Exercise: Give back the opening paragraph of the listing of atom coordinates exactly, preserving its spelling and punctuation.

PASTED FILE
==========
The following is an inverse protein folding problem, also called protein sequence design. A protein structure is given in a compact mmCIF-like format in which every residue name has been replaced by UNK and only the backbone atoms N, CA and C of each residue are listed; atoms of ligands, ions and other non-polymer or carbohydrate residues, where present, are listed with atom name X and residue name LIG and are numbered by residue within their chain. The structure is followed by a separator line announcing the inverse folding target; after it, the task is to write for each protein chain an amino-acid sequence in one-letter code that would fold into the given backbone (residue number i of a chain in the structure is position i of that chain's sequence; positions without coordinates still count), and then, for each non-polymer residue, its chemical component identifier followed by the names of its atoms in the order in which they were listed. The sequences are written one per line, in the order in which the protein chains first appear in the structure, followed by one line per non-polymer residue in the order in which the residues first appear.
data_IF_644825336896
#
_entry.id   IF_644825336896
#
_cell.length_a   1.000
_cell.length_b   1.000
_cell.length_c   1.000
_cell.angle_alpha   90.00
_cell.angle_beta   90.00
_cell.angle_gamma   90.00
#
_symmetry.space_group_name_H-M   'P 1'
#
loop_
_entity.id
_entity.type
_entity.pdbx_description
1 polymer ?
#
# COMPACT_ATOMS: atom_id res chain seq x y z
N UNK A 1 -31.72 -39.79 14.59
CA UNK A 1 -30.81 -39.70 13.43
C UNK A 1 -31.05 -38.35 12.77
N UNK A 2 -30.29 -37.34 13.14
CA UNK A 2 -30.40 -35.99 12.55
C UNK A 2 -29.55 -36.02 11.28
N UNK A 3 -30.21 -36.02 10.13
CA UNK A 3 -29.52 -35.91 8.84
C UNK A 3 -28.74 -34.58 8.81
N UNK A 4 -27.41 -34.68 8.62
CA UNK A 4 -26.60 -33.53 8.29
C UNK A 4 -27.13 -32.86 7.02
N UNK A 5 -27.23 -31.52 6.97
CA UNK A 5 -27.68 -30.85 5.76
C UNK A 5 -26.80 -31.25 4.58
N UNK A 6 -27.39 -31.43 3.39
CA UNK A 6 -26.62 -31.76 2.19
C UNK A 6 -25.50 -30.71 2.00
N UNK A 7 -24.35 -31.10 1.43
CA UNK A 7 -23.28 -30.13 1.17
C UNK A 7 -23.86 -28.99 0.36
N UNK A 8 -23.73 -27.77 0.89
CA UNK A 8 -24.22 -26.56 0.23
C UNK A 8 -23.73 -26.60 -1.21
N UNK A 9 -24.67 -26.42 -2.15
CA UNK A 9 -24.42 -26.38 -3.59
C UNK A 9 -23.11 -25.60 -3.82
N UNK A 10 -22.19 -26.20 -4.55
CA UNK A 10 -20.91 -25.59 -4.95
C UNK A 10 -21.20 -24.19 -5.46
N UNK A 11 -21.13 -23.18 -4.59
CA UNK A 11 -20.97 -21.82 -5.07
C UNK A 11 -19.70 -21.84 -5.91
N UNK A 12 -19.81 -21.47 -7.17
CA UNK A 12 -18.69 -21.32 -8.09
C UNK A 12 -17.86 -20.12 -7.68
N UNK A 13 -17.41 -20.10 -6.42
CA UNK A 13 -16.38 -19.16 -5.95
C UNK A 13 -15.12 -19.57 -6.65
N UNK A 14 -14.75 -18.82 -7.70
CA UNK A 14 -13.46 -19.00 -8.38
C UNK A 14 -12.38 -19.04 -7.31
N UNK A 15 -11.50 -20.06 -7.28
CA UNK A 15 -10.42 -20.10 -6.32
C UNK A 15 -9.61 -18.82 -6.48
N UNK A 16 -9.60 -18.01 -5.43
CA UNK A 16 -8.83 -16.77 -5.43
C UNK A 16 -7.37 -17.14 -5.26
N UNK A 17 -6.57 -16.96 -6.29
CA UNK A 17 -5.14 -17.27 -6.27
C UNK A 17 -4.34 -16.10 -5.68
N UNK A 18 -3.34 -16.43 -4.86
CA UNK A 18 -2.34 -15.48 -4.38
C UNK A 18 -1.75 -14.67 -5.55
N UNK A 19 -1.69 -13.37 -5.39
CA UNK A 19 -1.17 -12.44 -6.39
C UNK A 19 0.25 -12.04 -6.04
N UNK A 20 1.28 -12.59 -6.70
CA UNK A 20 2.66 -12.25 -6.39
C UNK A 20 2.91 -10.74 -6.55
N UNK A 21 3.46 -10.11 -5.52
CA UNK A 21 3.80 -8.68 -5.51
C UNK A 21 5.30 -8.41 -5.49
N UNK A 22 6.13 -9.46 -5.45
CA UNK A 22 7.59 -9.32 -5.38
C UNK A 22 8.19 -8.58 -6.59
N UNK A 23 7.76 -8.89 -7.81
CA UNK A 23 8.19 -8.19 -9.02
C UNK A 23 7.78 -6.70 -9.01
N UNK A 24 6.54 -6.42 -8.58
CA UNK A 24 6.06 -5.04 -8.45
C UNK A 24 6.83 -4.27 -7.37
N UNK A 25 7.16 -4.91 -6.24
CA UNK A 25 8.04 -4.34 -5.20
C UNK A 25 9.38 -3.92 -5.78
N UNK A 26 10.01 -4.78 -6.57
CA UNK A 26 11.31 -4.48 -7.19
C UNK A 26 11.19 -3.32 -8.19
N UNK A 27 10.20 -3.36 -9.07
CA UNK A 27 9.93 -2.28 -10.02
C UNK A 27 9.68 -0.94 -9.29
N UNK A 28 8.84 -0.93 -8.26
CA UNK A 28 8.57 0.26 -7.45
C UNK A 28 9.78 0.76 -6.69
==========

The following is an inverse protein folding problem, also called protein sequence design. A protein structure is given in a compact mmCIF-like format in which every residue name has been replaced by UNK and only the backbone atoms N, CA and C of each residue are listed; atoms of ligands, ions and other non-polymer or carbohydrate residues, where present, are listed with atom name X and residue name LIG and are numbered by residue within their chain. The structure is followed by a separator line announcing the inverse folding target; after it, the task is to write for each protein chain an amino-acid sequence in one-letter code that would fold into the given backbone (residue number i of a chain in the structure is position i of that chain's sequence; positions without coordinates still count), and then, for each non-polymer residue, its chemical component identifier followed by the names of its atoms in the order in which they were listed. The sequences are written one per line, in the order in which the protein chains first appear in the structure, followed by one line per non-polymer residue in the order in which the residues first appear.